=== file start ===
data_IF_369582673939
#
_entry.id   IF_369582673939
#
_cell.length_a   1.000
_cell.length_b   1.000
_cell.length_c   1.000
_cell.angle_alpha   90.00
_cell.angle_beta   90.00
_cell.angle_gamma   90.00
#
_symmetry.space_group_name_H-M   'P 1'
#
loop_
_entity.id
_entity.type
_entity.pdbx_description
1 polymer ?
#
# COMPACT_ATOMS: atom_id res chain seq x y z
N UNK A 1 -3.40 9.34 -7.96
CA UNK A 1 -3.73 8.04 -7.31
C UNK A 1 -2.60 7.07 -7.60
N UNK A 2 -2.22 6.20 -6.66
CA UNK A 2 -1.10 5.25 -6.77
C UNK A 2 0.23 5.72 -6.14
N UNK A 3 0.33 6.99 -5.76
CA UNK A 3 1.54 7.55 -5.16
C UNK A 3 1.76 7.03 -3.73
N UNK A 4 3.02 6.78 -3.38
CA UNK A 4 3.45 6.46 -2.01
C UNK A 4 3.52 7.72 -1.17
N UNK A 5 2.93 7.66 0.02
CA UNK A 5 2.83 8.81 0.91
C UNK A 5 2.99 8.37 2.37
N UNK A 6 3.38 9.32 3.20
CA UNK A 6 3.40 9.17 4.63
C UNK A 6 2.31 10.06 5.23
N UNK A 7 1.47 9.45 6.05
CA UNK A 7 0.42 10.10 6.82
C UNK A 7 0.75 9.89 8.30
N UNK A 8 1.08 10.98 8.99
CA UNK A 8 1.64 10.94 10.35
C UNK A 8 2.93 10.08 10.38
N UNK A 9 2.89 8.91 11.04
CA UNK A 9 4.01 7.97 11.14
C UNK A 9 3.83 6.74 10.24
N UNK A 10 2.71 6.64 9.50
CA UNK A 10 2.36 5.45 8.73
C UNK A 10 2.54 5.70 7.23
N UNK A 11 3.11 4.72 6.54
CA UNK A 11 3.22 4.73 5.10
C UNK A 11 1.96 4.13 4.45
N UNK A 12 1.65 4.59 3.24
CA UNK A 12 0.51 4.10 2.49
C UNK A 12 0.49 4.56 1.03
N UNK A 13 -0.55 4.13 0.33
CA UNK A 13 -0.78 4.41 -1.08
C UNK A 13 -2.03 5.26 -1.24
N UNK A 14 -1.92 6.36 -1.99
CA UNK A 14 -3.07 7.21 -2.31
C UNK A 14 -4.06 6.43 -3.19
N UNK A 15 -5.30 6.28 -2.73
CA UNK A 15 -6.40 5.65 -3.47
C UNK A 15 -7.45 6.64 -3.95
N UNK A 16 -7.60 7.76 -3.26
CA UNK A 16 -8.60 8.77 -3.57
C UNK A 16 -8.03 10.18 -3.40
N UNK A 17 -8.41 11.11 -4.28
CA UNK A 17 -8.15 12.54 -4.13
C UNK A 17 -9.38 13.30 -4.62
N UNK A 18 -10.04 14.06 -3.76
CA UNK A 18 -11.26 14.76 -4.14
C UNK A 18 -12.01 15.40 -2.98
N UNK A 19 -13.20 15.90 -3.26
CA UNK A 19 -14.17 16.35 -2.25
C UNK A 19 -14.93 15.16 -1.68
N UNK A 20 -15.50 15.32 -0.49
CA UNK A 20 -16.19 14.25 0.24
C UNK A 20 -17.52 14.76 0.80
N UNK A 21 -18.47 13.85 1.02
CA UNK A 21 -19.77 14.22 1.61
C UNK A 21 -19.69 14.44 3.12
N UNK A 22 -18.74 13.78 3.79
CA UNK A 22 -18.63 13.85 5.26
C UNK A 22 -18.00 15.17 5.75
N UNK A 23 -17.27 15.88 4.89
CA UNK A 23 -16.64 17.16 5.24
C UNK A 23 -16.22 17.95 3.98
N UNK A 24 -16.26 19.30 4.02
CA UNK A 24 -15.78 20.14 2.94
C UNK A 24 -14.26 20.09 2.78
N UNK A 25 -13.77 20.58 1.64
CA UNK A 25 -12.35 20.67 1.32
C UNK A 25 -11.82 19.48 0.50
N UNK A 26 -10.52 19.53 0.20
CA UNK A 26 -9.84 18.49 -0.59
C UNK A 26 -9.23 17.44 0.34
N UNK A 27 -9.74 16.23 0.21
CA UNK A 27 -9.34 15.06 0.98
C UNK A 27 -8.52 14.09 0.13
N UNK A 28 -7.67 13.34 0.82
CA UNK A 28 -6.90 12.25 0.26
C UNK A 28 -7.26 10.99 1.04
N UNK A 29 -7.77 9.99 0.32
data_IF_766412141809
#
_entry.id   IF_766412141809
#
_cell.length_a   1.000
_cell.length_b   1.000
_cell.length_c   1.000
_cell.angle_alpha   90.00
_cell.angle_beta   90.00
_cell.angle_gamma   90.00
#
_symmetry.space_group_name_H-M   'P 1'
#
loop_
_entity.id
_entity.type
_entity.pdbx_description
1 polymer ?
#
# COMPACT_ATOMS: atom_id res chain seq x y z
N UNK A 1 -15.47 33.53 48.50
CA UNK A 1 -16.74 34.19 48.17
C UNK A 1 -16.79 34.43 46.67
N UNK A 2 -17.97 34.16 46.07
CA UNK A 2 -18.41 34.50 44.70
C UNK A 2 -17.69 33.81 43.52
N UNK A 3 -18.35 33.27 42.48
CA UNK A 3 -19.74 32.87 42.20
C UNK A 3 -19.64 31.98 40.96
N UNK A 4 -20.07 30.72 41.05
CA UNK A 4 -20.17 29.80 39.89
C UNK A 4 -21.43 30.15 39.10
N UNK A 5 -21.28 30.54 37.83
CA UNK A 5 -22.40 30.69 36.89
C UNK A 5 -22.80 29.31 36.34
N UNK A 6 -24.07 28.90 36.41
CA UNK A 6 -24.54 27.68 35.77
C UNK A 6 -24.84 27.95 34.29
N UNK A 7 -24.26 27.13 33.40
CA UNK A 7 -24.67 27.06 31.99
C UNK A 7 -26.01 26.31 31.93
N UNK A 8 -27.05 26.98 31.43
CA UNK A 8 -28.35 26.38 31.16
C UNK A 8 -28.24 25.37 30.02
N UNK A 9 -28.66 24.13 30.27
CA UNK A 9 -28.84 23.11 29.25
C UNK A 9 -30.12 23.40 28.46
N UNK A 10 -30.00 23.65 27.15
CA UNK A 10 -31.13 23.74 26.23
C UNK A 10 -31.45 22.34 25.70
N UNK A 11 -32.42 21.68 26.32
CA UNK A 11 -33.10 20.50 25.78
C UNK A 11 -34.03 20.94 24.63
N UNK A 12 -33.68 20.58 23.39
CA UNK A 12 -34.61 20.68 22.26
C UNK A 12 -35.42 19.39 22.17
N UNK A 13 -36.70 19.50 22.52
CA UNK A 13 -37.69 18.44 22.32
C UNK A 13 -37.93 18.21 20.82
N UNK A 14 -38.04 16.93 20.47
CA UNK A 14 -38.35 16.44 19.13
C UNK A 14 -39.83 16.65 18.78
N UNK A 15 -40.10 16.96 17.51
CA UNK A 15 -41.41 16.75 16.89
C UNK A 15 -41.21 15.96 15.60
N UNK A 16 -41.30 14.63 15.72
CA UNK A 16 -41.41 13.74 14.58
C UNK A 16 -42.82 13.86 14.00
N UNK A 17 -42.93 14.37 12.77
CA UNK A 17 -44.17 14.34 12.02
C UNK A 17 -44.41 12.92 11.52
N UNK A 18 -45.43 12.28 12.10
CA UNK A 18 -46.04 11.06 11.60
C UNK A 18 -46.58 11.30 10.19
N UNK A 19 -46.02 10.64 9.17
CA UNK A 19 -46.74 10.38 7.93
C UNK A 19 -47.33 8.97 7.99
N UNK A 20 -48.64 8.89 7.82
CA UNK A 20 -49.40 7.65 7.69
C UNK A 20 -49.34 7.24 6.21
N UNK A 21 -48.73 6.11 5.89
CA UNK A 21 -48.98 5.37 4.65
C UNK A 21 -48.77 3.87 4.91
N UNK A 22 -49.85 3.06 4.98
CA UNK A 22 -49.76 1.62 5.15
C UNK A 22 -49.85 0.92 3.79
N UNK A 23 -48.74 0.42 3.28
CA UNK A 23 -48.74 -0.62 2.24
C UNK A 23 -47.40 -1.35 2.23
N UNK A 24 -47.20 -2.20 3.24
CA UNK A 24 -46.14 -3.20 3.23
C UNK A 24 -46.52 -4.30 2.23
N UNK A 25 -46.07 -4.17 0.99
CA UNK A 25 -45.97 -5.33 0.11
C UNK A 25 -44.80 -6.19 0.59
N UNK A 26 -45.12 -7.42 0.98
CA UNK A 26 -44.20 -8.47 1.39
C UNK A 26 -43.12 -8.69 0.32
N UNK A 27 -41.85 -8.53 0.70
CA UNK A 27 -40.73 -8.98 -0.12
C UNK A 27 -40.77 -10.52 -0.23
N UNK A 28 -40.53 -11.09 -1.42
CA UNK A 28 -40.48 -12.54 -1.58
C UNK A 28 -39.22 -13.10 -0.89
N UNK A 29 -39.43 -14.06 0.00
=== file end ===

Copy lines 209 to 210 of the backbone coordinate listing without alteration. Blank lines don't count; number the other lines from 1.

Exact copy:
C UNK A 28 -39.22 -13.10 -0.89
N UNK A 29 -39.43 -14.06 0.00